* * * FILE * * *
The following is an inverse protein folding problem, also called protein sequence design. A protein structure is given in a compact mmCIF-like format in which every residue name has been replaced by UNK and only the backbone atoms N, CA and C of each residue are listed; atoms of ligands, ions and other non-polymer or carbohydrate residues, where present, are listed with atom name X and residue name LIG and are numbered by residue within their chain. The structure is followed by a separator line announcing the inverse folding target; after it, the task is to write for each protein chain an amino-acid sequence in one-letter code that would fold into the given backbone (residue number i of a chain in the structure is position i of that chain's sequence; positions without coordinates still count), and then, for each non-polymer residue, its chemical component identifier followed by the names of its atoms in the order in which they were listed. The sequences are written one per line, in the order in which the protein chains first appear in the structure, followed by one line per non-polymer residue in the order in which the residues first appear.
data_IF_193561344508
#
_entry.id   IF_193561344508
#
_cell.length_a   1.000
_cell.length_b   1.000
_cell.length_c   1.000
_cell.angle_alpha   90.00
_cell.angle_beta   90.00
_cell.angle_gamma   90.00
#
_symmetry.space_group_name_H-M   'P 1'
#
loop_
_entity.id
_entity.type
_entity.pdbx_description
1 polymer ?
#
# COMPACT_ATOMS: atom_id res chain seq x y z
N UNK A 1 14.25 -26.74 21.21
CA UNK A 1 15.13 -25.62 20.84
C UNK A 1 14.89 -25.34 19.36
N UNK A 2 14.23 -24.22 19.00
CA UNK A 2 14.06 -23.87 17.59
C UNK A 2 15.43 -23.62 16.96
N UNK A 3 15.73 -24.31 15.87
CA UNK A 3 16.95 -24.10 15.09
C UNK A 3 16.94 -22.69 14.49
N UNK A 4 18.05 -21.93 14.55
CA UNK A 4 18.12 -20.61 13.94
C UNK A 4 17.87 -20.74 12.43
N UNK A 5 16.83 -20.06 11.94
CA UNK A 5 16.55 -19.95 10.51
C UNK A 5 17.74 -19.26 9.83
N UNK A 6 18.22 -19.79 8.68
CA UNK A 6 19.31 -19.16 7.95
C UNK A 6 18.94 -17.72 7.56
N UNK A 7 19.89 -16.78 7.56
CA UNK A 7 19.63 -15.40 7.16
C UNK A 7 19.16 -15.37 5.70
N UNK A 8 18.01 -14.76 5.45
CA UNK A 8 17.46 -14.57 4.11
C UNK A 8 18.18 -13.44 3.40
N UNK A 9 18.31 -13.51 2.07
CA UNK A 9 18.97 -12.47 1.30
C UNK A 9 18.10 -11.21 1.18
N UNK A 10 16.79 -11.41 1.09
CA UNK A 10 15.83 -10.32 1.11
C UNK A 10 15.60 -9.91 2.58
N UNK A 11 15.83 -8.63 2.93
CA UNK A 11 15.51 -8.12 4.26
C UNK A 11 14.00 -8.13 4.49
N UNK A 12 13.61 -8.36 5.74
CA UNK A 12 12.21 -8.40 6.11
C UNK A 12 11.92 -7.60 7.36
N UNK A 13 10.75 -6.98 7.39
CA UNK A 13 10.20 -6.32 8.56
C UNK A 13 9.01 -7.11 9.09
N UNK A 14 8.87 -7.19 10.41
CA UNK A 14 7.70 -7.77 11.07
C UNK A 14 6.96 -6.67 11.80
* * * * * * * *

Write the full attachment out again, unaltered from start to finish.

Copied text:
The following is an inverse protein folding problem, also called protein sequence design. A protein structure is given in a compact mmCIF-like format in which every residue name has been replaced by UNK and only the backbone atoms N, CA and C of each residue are listed; atoms of ligands, ions and other non-polymer or carbohydrate residues, where present, are listed with atom name X and residue name LIG and are numbered by residue within their chain. The structure is followed by a separator line announcing the inverse folding target; after it, the task is to write for each protein chain an amino-acid sequence in one-letter code that would fold into the given backbone (residue number i of a chain in the structure is position i of that chain's sequence; positions without coordinates still count), and then, for each non-polymer residue, its chemical component identifier followed by the names of its atoms in the order in which they were listed. The sequences are written one per line, in the order in which the protein chains first appear in the structure, followed by one line per non-polymer residue in the order in which the residues first appear.
data_IF_193561344508
#
_entry.id   IF_193561344508
#
_cell.length_a   1.000
_cell.length_b   1.000
_cell.length_c   1.000
_cell.angle_alpha   90.00
_cell.angle_beta   90.00
_cell.angle_gamma   90.00
#
_symmetry.space_group_name_H-M   'P 1'
#
loop_
_entity.id
_entity.type
_entity.pdbx_description
1 polymer ?
#
# COMPACT_ATOMS: atom_id res chain seq x y z
N UNK A 1 14.25 -26.74 21.21
CA UNK A 1 15.13 -25.62 20.84
C UNK A 1 14.89 -25.34 19.36
N UNK A 2 14.23 -24.22 19.00
CA UNK A 2 14.06 -23.87 17.59
C UNK A 2 15.43 -23.62 16.96
N UNK A 3 15.73 -24.31 15.87
CA UNK A 3 16.95 -24.10 15.09
C UNK A 3 16.94 -22.69 14.49
N UNK A 4 18.05 -21.93 14.55
CA UNK A 4 18.12 -20.61 13.94
C UNK A 4 17.87 -20.74 12.43
N UNK A 5 16.83 -20.06 11.94
CA UNK A 5 16.55 -19.95 10.51
C UNK A 5 17.74 -19.26 9.83
N UNK A 6 18.22 -19.79 8.68
CA UNK A 6 19.31 -19.16 7.95
C UNK A 6 18.94 -17.72 7.56
N UNK A 7 19.89 -16.78 7.56
CA UNK A 7 19.63 -15.40 7.16
C UNK A 7 19.16 -15.37 5.70
N UNK A 8 18.01 -14.76 5.45
CA UNK A 8 17.46 -14.57 4.11
C UNK A 8 18.18 -13.44 3.40
N UNK A 9 18.31 -13.51 2.07
CA UNK A 9 18.97 -12.47 1.30
C UNK A 9 18.10 -11.21 1.18
N UNK A 10 16.79 -11.41 1.09
CA UNK A 10 15.83 -10.32 1.11
C UNK A 10 15.60 -9.91 2.58
N UNK A 11 15.83 -8.63 2.93
CA UNK A 11 15.51 -8.12 4.26
C UNK A 11 14.00 -8.13 4.49
N UNK A 12 13.61 -8.36 5.74
CA UNK A 12 12.21 -8.40 6.11
C UNK A 12 11.92 -7.60 7.36
N UNK A 13 10.75 -6.98 7.39
CA UNK A 13 10.20 -6.32 8.56
C UNK A 13 9.01 -7.11 9.09
N UNK A 14 8.87 -7.19 10.41
CA UNK A 14 7.70 -7.77 11.07
C UNK A 14 6.96 -6.67 11.80